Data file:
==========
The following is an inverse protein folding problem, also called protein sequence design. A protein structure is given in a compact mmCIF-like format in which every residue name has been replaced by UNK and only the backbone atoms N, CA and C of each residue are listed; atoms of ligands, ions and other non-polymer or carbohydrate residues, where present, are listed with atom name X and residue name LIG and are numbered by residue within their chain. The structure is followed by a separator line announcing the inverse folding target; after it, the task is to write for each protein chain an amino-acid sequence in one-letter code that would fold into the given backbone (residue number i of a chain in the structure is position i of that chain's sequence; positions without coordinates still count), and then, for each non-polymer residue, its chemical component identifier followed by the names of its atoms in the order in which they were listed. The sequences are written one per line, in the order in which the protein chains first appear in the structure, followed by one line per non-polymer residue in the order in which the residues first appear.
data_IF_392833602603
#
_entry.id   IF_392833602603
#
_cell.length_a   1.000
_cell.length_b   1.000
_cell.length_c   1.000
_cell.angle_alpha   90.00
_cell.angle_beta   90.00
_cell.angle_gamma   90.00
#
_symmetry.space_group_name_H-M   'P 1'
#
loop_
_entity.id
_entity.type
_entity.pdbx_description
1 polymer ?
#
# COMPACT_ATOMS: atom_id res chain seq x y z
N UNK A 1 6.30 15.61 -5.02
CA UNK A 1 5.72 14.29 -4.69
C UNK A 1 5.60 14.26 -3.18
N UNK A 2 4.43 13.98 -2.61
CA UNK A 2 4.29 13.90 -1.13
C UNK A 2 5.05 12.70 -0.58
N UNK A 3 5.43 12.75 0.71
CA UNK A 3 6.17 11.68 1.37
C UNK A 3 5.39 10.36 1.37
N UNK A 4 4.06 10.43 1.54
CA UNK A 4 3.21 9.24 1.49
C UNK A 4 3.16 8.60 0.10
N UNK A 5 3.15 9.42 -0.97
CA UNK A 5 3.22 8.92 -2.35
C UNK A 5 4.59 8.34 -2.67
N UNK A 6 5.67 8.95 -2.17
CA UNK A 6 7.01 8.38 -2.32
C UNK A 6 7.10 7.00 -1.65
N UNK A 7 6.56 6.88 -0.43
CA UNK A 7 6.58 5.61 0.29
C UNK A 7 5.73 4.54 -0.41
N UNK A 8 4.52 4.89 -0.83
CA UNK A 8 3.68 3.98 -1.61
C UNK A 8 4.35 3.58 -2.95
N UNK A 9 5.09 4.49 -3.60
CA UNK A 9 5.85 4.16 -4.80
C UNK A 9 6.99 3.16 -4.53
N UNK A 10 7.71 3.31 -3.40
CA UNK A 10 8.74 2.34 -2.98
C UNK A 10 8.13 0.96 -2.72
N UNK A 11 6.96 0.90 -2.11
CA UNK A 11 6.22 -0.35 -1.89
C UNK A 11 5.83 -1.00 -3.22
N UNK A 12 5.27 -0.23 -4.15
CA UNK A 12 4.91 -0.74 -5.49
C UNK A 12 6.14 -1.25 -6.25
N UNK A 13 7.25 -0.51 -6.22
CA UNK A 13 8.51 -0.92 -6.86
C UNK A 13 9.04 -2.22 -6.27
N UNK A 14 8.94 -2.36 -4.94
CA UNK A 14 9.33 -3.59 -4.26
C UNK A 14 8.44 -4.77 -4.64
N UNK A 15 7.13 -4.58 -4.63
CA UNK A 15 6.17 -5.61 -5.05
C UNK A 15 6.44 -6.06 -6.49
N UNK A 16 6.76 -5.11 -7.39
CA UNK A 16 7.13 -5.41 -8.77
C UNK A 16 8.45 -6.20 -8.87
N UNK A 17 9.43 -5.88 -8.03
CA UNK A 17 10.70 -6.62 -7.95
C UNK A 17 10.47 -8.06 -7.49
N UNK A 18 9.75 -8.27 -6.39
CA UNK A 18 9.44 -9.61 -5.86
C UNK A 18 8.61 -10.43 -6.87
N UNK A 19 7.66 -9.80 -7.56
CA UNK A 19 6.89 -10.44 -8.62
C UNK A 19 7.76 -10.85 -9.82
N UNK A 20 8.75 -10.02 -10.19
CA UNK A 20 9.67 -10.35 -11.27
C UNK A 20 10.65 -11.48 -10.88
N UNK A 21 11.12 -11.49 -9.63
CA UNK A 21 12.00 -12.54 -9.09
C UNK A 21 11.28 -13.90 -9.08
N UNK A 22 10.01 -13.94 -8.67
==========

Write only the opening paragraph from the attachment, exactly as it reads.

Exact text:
The following is an inverse protein folding problem, also called protein sequence design. A protein structure is given in a compact mmCIF-like format in which every residue name has been replaced by UNK and only the backbone atoms N, CA and C of each residue are listed; atoms of ligands, ions and other non-polymer or carbohydrate residues, where present, are listed with atom name X and residue name LIG and are numbered by residue within their chain. The structure is followed by a separator line announcing the inverse folding target; after it, the task is to write for each protein chain an amino-acid sequence in one-letter code that would fold into the given backbone (residue number i of a chain in the structure is position i of that chain's sequence; positions without coordinates still count), and then, for each non-polymer residue, its chemical component identifier followed by the names of its atoms in the order in which they were listed. The sequences are written one per line, in the order in which the protein chains first appear in the structure, followed by one line per non-polymer residue in the order in which the residues first appear.